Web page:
In its Annual Report 2019, the central bank said there are several notable provisions in the Currency Act 2020 such as an economic-wide cash transaction limit can be set to prohibit large value cash transactions and a legal tender limit for coins is set at 25 pieces.
“Recipients may refuse to accept payment if it is made using more than 25 pieces of coins of any denominations. No one is allowed to melt coins with the intention to gain profit,” said the central bank.
The central bank, financial institutions and registered currency processors are empowered to seize currency that is suspected to be fake.
BNM said physical currency continues to be widely used in the Malaysian economy, with approximately RM114.1 billion in banknotes and coins in circulation at end-2019.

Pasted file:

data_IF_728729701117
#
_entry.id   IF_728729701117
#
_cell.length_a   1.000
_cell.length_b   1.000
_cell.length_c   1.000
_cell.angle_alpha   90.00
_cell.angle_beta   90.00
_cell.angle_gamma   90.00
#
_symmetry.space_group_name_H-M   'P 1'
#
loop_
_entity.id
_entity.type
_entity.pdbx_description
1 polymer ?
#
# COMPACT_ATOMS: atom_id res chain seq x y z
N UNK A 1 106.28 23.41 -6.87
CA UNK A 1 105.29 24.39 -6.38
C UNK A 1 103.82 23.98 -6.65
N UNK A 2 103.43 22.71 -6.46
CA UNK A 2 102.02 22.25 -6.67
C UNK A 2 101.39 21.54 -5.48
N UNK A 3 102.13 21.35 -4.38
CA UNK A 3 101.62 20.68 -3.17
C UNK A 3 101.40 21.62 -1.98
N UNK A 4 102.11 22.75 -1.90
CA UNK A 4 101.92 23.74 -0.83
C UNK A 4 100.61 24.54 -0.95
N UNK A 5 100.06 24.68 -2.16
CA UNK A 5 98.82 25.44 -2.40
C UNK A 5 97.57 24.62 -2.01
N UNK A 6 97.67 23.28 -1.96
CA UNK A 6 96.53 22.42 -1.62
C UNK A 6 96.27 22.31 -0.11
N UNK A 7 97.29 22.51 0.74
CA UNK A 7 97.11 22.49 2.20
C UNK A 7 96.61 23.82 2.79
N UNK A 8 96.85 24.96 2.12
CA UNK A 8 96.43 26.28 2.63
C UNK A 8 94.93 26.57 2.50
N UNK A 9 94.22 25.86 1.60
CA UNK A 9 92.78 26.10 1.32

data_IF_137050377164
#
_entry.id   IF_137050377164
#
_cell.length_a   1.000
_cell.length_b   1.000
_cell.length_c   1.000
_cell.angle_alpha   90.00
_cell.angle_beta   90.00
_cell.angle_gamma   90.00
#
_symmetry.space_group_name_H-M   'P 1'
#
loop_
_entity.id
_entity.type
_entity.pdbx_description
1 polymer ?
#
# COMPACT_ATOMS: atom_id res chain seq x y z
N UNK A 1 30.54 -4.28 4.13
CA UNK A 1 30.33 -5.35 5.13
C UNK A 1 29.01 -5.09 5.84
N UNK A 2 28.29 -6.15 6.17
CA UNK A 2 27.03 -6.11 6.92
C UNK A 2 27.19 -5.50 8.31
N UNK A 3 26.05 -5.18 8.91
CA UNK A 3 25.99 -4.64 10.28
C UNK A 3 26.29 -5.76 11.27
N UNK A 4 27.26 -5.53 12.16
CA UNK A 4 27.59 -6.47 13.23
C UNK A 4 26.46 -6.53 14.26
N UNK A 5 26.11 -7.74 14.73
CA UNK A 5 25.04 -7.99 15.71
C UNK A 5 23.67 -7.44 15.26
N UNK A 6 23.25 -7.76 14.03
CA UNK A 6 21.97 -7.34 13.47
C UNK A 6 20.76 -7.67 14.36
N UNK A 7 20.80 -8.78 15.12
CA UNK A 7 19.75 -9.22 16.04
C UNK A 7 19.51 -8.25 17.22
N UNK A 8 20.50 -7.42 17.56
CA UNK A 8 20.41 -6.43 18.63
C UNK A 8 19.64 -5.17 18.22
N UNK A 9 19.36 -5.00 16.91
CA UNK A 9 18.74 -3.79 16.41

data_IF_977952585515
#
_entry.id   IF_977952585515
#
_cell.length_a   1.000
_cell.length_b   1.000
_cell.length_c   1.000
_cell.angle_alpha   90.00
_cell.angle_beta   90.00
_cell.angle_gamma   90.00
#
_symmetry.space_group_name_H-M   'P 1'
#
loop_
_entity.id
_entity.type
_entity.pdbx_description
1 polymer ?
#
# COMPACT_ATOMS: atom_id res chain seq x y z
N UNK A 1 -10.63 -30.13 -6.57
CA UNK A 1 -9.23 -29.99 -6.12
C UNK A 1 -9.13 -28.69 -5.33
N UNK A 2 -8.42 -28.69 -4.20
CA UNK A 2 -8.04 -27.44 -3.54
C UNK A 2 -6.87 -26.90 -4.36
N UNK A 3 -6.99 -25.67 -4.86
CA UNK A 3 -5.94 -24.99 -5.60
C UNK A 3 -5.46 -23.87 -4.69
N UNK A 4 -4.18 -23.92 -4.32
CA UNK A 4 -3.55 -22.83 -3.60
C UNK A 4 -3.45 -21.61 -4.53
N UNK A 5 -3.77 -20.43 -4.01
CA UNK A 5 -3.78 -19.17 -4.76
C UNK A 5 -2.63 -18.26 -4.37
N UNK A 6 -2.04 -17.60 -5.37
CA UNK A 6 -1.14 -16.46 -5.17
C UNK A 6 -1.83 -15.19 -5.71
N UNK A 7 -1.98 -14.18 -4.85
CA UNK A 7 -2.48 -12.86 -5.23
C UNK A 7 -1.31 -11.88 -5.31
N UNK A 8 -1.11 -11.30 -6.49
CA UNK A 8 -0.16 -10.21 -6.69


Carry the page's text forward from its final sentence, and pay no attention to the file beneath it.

In 2019, currency in circulation (CIC) grew by 3.6 per cent, markedly lower than the five-year average of 7.9 per cent.
“Our currency operations are also directed at ensuring the high quality of CIC so that the public has confidence in our currency. This involves the central bank removing worn and defective banknotes from circulation and replacing them with either new or fit banknotes,” said BNM.
It added that the central bank also acts to safeguard the integrity of the ringgit against counterfeit or fake banknotes and coins.
“In managing our currency operations, we strive to keep our cost of operations low. We do this by prioritising the distribution of fit bank noted as it substantially costs less to process used banknotes than to produce new ones,” said BNM.